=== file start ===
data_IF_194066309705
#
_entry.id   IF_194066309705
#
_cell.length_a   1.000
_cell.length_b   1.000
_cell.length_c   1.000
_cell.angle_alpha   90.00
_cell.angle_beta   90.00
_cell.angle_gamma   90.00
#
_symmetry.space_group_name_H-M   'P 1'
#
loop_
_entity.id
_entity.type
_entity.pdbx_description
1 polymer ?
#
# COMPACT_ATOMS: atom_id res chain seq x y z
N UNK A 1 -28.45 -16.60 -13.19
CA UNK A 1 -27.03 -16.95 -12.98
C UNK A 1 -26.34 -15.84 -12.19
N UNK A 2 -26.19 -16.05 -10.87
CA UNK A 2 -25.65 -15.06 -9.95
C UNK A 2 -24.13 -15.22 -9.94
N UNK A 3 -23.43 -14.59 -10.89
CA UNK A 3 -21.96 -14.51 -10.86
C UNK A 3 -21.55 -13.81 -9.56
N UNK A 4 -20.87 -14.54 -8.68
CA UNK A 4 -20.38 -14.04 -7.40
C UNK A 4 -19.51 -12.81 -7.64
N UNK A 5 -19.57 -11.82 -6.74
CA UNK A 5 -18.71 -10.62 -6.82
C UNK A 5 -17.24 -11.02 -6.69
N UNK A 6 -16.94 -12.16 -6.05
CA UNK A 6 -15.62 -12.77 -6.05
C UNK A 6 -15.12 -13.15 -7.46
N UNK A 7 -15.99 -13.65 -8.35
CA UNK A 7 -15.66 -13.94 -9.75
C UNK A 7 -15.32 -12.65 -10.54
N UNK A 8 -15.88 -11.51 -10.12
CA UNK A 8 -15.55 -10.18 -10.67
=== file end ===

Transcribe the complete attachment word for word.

data_IF_194066309705
#
_entry.id   IF_194066309705
#
_cell.length_a   1.000
_cell.length_b   1.000
_cell.length_c   1.000
_cell.angle_alpha   90.00
_cell.angle_beta   90.00
_cell.angle_gamma   90.00
#
_symmetry.space_group_name_H-M   'P 1'
#
loop_
_entity.id
_entity.type
_entity.pdbx_description
1 polymer ?
#
# COMPACT_ATOMS: atom_id res chain seq x y z
N UNK A 1 -28.45 -16.60 -13.19
CA UNK A 1 -27.03 -16.95 -12.98
C UNK A 1 -26.34 -15.84 -12.19
N UNK A 2 -26.19 -16.05 -10.87
CA UNK A 2 -25.65 -15.06 -9.95
C UNK A 2 -24.13 -15.22 -9.94
N UNK A 3 -23.43 -14.59 -10.89
CA UNK A 3 -21.96 -14.51 -10.86
C UNK A 3 -21.55 -13.81 -9.56
N UNK A 4 -20.87 -14.54 -8.68
CA UNK A 4 -20.38 -14.04 -7.40
C UNK A 4 -19.51 -12.81 -7.64
N UNK A 5 -19.57 -11.82 -6.74
CA UNK A 5 -18.71 -10.62 -6.82
C UNK A 5 -17.24 -11.02 -6.69
N UNK A 6 -16.94 -12.16 -6.05
CA UNK A 6 -15.62 -12.77 -6.05
C UNK A 6 -15.12 -13.15 -7.46
N UNK A 7 -15.99 -13.65 -8.35
CA UNK A 7 -15.66 -13.94 -9.75
C UNK A 7 -15.32 -12.65 -10.54
N UNK A 8 -15.88 -11.51 -10.12
CA UNK A 8 -15.55 -10.18 -10.67